With Nintendo's 3DS hitting its stride just in time for Christmas last year , and with Sony prepped to come out swinging with the Vita early this year, handheld fans we salivating over the prospects that 2012 seemed to hold. The reality? Well, the Vita has had one or two stellar titles, though nothing perhaps that's really come to define the platform, not at a premium level anyway. In all honesty, too, the titles we've most been excited for on the 3DS ended up getting pushed back into 2013, with Fire Emblem, Luigi's Mansion 2, Animal Crossing, and Castlevania all due to hit in the next few months.
That said, there have been a few standouts for portable fans this year...
NB. Click on the thumbnails for price comparisons and the game's title for the relevant review where available.
By setting you down in a strikingly rendered game world and giving you an incredibly unique way to explore it, Gravity Rush joined the select handful of games that occupied us for hours on the basis of mechanics alone. Toyama's decision to move away from survival horror resulted in a game of dazzling beauty in both function and form. It wasn't perfect, but it was pretty darn special.
LittleBigPlanet Vita was a triumph of handheld development, an unprecedented creative outlet that will remain relevant, varied and important throughout the console's lifespan. The campaign was great fun while it lasted, and once the community got into full swing, it literally became the last Vita game you'd ever need.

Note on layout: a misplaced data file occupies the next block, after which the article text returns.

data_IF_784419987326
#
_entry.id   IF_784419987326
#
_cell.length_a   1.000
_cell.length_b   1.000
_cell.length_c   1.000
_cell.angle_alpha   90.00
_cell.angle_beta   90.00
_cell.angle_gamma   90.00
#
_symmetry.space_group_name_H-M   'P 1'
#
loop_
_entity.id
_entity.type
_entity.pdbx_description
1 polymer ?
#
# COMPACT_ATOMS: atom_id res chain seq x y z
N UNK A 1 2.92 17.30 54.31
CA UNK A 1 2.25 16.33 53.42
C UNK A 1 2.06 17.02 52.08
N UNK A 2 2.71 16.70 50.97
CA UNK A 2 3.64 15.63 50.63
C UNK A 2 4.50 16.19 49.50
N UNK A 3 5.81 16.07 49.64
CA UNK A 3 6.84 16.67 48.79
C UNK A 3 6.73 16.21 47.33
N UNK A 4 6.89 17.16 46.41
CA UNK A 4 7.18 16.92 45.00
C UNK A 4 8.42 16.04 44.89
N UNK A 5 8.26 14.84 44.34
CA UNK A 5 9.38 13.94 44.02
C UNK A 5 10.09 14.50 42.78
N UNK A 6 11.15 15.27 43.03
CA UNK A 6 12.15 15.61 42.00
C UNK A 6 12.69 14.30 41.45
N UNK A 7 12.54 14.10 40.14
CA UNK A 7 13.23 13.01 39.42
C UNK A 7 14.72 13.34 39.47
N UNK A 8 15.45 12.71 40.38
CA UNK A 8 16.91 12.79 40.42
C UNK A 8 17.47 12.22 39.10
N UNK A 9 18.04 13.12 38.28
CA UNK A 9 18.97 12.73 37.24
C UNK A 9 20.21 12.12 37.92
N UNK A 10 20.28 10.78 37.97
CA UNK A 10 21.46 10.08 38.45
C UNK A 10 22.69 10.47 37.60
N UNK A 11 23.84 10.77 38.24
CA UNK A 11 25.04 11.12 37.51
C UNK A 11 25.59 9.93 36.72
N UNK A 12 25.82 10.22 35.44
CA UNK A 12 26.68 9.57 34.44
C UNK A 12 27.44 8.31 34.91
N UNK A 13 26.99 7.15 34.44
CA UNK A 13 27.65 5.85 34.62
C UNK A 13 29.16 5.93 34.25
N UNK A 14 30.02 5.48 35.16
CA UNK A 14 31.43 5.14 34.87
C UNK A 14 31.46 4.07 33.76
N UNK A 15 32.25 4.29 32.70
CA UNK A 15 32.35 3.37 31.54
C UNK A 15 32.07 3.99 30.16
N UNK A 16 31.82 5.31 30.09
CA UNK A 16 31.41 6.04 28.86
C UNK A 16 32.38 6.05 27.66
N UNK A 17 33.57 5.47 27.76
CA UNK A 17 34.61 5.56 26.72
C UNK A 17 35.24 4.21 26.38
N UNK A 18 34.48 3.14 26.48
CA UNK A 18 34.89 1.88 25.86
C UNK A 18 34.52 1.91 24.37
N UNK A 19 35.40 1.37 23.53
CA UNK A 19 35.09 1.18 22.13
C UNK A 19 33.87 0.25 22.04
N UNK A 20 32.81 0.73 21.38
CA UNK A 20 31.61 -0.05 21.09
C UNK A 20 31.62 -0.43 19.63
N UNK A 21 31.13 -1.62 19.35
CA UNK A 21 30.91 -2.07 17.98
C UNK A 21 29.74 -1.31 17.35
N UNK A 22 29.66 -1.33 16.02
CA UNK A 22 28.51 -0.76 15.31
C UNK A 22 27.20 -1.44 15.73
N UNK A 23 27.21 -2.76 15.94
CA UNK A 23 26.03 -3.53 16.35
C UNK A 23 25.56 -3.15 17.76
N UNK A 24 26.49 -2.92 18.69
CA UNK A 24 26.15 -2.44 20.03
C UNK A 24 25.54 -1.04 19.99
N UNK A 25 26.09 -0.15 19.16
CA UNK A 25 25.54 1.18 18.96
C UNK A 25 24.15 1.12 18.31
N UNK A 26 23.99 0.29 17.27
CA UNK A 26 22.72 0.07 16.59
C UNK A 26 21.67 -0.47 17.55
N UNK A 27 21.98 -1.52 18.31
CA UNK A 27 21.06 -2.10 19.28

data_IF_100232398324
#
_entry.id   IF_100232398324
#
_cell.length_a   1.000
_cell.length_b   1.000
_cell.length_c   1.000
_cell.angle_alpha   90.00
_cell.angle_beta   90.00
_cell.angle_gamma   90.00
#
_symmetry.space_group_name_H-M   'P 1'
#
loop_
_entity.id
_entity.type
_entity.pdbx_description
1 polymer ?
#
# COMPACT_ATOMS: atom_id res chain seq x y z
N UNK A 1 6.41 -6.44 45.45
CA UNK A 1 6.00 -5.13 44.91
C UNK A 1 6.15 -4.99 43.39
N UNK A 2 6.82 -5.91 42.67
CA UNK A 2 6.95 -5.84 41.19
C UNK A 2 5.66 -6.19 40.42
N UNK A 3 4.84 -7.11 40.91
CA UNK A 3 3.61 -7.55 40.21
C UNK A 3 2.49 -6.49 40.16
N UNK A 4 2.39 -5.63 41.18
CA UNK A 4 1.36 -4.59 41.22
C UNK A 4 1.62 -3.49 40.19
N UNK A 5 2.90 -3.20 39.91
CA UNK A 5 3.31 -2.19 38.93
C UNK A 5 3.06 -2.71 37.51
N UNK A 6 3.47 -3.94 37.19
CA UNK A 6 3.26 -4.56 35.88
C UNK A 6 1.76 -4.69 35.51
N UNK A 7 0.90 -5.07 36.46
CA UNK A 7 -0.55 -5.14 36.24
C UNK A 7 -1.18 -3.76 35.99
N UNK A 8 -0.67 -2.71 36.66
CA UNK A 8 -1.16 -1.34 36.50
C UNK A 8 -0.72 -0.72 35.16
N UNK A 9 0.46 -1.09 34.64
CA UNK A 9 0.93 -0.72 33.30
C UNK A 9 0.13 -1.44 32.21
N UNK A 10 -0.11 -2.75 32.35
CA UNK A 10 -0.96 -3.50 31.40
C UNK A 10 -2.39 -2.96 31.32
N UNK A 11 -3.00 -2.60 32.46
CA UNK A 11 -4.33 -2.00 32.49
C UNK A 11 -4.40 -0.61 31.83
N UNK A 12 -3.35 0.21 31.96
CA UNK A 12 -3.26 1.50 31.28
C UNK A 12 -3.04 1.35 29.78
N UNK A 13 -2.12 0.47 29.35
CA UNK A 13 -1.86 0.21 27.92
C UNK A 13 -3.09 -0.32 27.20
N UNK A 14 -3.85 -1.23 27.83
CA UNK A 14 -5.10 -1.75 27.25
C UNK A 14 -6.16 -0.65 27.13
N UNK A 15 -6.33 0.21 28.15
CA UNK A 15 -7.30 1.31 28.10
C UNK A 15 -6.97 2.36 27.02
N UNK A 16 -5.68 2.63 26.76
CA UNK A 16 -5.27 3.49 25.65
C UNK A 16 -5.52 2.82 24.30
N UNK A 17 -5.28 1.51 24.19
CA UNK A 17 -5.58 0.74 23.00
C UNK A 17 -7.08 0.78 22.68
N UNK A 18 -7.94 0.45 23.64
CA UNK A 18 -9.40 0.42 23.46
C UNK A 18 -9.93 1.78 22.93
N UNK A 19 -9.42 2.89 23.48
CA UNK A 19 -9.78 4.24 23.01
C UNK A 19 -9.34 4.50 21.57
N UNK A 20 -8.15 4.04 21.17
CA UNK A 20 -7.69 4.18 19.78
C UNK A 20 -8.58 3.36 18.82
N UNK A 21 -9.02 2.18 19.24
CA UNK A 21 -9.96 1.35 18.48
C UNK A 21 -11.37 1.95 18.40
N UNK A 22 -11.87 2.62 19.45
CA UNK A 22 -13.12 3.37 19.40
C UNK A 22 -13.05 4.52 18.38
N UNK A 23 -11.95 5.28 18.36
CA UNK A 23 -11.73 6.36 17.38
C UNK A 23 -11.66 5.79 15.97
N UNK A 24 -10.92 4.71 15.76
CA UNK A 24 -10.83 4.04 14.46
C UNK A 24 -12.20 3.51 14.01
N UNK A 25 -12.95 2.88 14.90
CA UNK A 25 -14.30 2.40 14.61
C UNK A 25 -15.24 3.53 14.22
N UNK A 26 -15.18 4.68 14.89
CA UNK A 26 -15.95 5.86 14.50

The cheapest of the Vita's launch titles turned out to be the most enjoyable, and the one we'd find ourselves constantly returning to over the course of the year. A fantastic retro-flavoured racer with some wonderfully futuristic elements, MotorStorm RC proved that the Vita can carry off sub-£5 games with aplomb, and paved the way for some very interesting cross-platform opportunities to come, even if that potential for the platform was questionably fulfilled.
Black & White version 2 refined Pokemon's gameplay into its most capable and enjoyable shape to date. Despite several issues in the disbelief department, these were two fantastic timesinks, with the series' best rival to date, a huge array of Pokemon to collect and train up, and an impressive array of MP options. Shame Nintendo couldn't quite bring themselves to fully slap it on the 3DS.
Resident Evil: Revelations was a sensational portable title that made full use of the 3DS' capabilities, and proved a great addition to the franchise in its own right. Impressive value and a masterful multiplayer mode elevated Capcom's latest to the upper echelons of handheld gaming this year.
Theatrhythm Final Fantasy succeeded on every level, as a point attack rhythm game, nostalgia trip, persistent RPG, and inescapable addiction. It was an utterly essential purchase and killer app for 3DS-owning Final Fantasy fans, and well worth checking out even if you're just looking for a quirky new experience. We'd love a sequel, if only to give Theatrhythm the only thing it lacked: its own voice.
A staggering technical achievement, and undoubtedly the lead launch title for the Vita, Golden Abyss carried on the series’ tradition of excellent adventure games with all the familiar elements working fantastically on the new handheld. The list of collectibles had us replaying it obsessively, the Vita’s unique control features were used to fantastic effect, and the bar was set incredibly high.
Tarsier pulled something brilliant out of the bag this year. We were excited for LBPV back when we first got it in our hands last year, and the full product did not disappoint at all. Possibly the definitive LBP title out there, not only was the main story fantastically imaginative, but it made excellent use of the Vita's unique hardware features. The creation tools were, typically, comprehensive, and the sheer array of user-generated content meant that it was a truly killer app: you'd buy a Vita to play it on the move, and there'd be a good chance you wouldn't need another game all year!